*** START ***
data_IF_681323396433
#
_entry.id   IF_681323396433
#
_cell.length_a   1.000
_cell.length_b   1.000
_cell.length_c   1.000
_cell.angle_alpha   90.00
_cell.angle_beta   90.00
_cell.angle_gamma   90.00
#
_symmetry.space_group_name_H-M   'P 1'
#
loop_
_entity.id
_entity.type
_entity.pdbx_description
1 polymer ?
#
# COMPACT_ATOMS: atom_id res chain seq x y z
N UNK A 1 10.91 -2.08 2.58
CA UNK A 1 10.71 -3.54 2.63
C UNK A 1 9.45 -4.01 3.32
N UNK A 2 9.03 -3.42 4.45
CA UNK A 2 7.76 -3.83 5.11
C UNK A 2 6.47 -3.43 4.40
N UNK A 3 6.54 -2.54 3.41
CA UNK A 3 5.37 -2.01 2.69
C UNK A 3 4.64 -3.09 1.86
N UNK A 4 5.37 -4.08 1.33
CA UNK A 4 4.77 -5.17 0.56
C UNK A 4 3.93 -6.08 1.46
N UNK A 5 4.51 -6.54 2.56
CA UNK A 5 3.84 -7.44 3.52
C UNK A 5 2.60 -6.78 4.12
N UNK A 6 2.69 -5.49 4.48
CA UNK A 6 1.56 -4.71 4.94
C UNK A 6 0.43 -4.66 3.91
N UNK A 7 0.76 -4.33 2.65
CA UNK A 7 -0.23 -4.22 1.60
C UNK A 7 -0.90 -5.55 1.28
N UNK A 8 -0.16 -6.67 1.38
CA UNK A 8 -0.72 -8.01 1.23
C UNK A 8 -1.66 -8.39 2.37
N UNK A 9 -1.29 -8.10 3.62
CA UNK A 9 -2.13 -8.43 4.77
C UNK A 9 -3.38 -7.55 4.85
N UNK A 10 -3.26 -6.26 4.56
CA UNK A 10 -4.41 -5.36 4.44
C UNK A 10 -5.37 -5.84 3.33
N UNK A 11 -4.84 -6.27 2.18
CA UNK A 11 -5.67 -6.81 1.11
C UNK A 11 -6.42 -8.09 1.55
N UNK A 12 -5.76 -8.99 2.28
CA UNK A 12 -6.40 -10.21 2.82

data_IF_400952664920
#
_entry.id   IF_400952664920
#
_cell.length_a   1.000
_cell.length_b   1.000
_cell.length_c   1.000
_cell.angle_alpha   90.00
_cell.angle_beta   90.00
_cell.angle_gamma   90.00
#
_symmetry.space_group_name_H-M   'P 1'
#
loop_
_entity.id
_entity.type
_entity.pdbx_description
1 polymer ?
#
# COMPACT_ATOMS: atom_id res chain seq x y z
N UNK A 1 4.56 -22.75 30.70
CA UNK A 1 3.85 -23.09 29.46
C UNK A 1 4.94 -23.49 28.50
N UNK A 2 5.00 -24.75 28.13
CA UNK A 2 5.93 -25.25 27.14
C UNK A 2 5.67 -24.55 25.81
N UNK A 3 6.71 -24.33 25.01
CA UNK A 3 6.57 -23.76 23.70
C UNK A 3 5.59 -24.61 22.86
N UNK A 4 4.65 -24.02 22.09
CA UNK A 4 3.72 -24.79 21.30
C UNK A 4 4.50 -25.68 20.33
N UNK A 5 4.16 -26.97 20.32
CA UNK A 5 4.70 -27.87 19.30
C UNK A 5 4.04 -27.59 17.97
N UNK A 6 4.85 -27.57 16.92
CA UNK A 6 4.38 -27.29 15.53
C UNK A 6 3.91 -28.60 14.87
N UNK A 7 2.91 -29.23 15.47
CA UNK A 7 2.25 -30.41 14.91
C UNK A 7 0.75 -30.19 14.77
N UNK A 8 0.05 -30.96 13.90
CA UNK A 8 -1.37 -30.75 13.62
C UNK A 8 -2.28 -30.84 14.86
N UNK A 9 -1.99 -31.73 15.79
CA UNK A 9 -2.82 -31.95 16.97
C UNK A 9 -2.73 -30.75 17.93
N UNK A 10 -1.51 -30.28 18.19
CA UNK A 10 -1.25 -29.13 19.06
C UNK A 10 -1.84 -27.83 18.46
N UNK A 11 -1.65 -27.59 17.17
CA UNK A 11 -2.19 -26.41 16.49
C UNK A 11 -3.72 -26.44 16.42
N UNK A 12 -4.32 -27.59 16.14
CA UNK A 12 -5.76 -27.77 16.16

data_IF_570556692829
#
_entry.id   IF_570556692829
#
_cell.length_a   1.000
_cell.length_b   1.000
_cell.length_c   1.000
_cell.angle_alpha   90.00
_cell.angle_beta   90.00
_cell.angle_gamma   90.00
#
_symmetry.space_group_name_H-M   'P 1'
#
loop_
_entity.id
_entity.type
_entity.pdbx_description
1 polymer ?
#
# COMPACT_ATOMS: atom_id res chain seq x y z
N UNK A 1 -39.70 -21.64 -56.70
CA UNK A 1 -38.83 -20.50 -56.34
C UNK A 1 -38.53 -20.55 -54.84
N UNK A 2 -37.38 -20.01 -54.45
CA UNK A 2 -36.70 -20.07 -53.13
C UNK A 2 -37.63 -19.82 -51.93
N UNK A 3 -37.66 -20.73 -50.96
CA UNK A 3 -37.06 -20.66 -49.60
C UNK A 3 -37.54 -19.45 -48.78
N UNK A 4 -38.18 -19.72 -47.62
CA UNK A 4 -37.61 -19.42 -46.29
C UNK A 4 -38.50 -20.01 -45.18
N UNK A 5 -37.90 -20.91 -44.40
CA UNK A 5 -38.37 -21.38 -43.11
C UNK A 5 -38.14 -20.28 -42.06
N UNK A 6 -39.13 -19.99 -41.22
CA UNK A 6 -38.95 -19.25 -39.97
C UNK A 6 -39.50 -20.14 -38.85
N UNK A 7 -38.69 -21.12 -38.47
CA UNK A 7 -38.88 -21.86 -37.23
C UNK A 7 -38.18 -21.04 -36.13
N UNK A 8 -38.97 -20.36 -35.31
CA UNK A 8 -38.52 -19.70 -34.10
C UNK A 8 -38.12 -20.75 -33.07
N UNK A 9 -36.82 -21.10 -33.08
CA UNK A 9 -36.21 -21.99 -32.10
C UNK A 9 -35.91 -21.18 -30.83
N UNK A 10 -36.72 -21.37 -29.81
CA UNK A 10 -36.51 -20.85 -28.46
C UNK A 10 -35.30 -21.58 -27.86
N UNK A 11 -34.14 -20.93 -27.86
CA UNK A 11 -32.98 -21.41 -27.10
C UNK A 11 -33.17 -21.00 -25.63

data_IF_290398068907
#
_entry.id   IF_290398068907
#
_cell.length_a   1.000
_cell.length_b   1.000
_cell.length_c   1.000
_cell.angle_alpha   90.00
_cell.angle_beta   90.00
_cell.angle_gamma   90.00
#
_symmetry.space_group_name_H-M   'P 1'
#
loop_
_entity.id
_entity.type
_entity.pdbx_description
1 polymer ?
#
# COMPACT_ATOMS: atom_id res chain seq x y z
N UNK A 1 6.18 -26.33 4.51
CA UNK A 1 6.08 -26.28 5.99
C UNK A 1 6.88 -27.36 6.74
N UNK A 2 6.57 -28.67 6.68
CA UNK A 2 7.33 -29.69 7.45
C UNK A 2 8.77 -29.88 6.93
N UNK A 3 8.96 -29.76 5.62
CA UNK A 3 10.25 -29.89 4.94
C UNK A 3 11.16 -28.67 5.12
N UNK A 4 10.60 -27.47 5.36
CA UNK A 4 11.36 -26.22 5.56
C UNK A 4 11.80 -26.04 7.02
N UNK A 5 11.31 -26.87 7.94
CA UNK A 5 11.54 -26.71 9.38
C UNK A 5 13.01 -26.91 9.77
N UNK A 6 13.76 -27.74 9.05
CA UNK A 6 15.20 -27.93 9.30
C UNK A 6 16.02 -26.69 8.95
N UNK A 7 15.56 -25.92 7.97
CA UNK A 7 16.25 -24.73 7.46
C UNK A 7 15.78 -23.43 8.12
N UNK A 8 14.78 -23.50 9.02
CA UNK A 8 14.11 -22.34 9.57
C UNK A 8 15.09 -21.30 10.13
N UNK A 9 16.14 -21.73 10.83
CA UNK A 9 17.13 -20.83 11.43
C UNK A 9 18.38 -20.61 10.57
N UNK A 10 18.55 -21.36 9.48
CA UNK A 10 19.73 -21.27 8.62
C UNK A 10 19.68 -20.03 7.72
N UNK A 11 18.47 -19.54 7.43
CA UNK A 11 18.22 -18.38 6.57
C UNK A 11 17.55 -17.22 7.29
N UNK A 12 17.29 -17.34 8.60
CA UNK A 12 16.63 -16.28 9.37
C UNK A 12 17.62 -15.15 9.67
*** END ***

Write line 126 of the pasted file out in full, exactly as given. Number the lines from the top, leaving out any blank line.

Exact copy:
_entity.type